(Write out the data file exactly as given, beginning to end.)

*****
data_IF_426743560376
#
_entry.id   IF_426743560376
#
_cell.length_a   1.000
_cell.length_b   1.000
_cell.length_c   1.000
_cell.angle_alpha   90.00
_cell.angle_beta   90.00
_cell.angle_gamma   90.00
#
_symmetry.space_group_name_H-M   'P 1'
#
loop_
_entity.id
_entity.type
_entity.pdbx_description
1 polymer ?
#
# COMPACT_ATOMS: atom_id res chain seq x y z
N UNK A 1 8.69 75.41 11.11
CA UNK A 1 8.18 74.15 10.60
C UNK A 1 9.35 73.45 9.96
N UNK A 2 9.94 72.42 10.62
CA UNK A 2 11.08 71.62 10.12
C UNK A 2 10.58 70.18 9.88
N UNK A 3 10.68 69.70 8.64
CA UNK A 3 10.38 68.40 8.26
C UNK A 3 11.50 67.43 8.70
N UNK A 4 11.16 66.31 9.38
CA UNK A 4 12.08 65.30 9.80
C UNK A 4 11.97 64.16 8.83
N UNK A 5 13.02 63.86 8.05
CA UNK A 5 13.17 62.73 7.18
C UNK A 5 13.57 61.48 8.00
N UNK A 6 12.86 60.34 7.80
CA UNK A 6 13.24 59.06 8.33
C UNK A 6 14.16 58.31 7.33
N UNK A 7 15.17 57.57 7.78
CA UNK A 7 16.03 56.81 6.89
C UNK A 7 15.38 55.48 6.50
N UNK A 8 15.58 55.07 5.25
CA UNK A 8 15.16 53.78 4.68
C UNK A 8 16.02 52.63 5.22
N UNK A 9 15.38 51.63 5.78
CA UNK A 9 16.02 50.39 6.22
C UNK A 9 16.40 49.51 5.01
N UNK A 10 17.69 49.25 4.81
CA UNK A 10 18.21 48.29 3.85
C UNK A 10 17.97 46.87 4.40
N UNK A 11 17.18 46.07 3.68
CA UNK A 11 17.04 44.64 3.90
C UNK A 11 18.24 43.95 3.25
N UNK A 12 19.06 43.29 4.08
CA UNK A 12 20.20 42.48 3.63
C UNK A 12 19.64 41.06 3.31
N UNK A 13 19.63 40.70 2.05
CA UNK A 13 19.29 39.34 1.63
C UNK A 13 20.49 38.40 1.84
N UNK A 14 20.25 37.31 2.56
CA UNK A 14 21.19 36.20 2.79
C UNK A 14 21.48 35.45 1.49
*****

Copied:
data_IF_426743560376
#
_entry.id   IF_426743560376
#
_cell.length_a   1.000
_cell.length_b   1.000
_cell.length_c   1.000
_cell.angle_alpha   90.00
_cell.angle_beta   90.00
_cell.angle_gamma   90.00
#
_symmetry.space_group_name_H-M   'P 1'
#
loop_
_entity.id
_entity.type
_entity.pdbx_description
1 polymer ?
#
# COMPACT_ATOMS: atom_id res chain seq x y z
N UNK A 1 8.69 75.41 11.11
CA UNK A 1 8.18 74.15 10.60
C UNK A 1 9.35 73.45 9.96
N UNK A 2 9.94 72.42 10.62
CA UNK A 2 11.08 71.62 10.12
C UNK A 2 10.58 70.18 9.88
N UNK A 3 10.68 69.70 8.64
CA UNK A 3 10.38 68.40 8.26
C UNK A 3 11.50 67.43 8.70
N UNK A 4 11.16 66.31 9.38
CA UNK A 4 12.08 65.30 9.80
C UNK A 4 11.97 64.16 8.83
N UNK A 5 13.02 63.86 8.05
CA UNK A 5 13.17 62.73 7.18
C UNK A 5 13.57 61.48 8.00
N UNK A 6 12.86 60.34 7.80
CA UNK A 6 13.24 59.06 8.33
C UNK A 6 14.16 58.31 7.33
N UNK A 7 15.17 57.57 7.78
CA UNK A 7 16.03 56.81 6.89
C UNK A 7 15.38 55.48 6.50
N UNK A 8 15.58 55.07 5.25
CA UNK A 8 15.16 53.78 4.68
C UNK A 8 16.02 52.63 5.22
N UNK A 9 15.38 51.63 5.78
CA UNK A 9 16.02 50.39 6.22
C UNK A 9 16.40 49.51 5.01
N UNK A 10 17.69 49.25 4.81
CA UNK A 10 18.21 48.29 3.85
C UNK A 10 17.97 46.87 4.40
N UNK A 11 17.18 46.07 3.68
CA UNK A 11 17.04 44.64 3.90
C UNK A 11 18.24 43.95 3.25
N UNK A 12 19.06 43.29 4.08
CA UNK A 12 20.20 42.48 3.63
C UNK A 12 19.64 41.06 3.31
N UNK A 13 19.63 40.70 2.05
CA UNK A 13 19.29 39.34 1.63
C UNK A 13 20.49 38.40 1.84
N UNK A 14 20.25 37.31 2.56
CA UNK A 14 21.19 36.20 2.79
C UNK A 14 21.48 35.45 1.49